As I mentioned earlier, Lucy Maud Montgomery has become a dear friend of mine over the last few years despite never having met her. Isn't is funny how connected you feel to someone when you read their words? In my mind's eye she keeps a neat little home, the kettle on, a fire casting cheery light all about her, entertaining guests to glean more deeply of character and delighting in their mundane stories, to hopefully refine and reshape with new names and lives. When she is not indoors, she roves the countryside at large, musing over all those perfect little descriptions as they happen to reveal themselves, holding onto phrases and words to savor before she commits them to paper.
And then 100 years later, I spied those musings at Anthropologie, where for me it all began. and where I first met Lucy.
I had walked in for my mini-vacation - a quarterly rambling sans kids - and spotted a newly designed copy of Anne of Green Gables by Rifle Paper Co. on an artistically decorated shelf amidst cute and overpriced felted ornaments and equally cute and overpriced candles. With my weakness for pretty book covers and classic literature, Lucy's Anne naturally had to come home with me. And that was the beginning.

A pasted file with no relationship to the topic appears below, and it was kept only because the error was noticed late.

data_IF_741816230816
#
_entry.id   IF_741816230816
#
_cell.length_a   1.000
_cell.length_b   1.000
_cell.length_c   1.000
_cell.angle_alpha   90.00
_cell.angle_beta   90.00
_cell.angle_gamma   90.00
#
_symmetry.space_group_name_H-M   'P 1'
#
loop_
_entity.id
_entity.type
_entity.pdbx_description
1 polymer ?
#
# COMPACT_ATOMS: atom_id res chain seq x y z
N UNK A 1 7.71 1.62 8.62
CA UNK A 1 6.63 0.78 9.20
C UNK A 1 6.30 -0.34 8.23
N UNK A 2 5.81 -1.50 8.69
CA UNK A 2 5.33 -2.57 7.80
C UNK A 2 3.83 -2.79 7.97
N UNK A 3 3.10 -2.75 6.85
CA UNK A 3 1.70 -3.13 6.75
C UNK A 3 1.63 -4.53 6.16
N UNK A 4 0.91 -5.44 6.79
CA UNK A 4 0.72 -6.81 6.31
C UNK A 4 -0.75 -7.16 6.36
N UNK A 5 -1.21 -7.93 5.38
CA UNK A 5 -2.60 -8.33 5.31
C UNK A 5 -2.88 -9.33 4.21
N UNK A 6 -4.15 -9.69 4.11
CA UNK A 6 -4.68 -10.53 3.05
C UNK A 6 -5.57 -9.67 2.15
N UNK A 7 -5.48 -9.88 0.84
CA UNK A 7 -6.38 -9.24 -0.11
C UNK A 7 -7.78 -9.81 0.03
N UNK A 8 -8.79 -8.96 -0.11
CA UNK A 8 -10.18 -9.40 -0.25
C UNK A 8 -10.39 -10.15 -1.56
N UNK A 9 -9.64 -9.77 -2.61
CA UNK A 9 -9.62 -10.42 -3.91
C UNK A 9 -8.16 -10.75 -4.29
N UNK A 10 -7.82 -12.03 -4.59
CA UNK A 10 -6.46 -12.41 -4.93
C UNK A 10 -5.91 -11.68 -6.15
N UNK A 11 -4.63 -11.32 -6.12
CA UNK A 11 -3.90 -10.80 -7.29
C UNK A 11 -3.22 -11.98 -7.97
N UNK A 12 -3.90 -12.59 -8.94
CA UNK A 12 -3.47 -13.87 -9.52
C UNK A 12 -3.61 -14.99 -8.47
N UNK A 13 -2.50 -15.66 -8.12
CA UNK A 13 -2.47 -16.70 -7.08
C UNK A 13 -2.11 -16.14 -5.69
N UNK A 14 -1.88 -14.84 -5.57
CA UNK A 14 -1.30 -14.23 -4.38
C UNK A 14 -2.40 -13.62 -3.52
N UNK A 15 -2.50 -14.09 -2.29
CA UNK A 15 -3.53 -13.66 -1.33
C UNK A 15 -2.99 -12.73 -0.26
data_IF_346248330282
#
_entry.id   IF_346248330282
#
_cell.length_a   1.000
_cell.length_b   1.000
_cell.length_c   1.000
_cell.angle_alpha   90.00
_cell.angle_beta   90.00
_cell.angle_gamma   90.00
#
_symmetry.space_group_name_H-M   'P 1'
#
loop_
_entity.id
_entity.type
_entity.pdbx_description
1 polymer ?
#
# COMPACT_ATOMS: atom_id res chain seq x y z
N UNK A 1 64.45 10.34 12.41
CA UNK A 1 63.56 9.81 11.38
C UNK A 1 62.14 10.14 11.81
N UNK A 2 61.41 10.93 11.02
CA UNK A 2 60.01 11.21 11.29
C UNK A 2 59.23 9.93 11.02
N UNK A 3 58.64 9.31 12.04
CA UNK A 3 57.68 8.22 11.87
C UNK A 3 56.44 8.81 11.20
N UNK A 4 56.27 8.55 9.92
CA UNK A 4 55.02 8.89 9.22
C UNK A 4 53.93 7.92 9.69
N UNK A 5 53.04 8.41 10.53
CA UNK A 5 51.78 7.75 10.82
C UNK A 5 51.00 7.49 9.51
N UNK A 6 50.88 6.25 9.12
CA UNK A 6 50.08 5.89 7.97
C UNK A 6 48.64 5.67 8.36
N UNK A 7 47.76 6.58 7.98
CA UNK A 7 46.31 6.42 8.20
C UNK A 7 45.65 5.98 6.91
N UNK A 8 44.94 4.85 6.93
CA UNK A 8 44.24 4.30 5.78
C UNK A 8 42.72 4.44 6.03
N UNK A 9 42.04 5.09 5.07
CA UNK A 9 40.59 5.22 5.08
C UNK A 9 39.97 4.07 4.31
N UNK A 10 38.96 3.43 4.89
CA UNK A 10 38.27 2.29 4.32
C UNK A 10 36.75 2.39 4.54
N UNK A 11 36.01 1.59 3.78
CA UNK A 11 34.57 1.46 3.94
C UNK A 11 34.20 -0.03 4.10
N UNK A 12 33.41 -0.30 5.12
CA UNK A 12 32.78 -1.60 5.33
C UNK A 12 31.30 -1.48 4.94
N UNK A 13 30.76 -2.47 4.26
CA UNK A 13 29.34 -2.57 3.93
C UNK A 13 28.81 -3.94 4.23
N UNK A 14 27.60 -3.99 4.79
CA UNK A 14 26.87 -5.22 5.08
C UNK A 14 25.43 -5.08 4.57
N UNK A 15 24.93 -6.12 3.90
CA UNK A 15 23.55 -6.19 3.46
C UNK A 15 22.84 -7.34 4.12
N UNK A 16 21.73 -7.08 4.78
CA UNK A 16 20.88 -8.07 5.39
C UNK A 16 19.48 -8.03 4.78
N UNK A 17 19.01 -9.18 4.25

Anne became so much more than Anne Shirley of Avonlea, she was a kindred spirit - as I'm fond of saying - as were many of the people she lived with or encountered.
And Lucy, well, Lucy's world and words shone like a beacon of home and wholesomeness my old-fashioned soul craved in this modern era. They were like a balm, a source of refreshment and renewal. Her words clean out the corners of my mind and give my downcast heart some hope of nobler character and simpler times, not terribly unlike scripture, so set apart have Lucy and her creations been to me.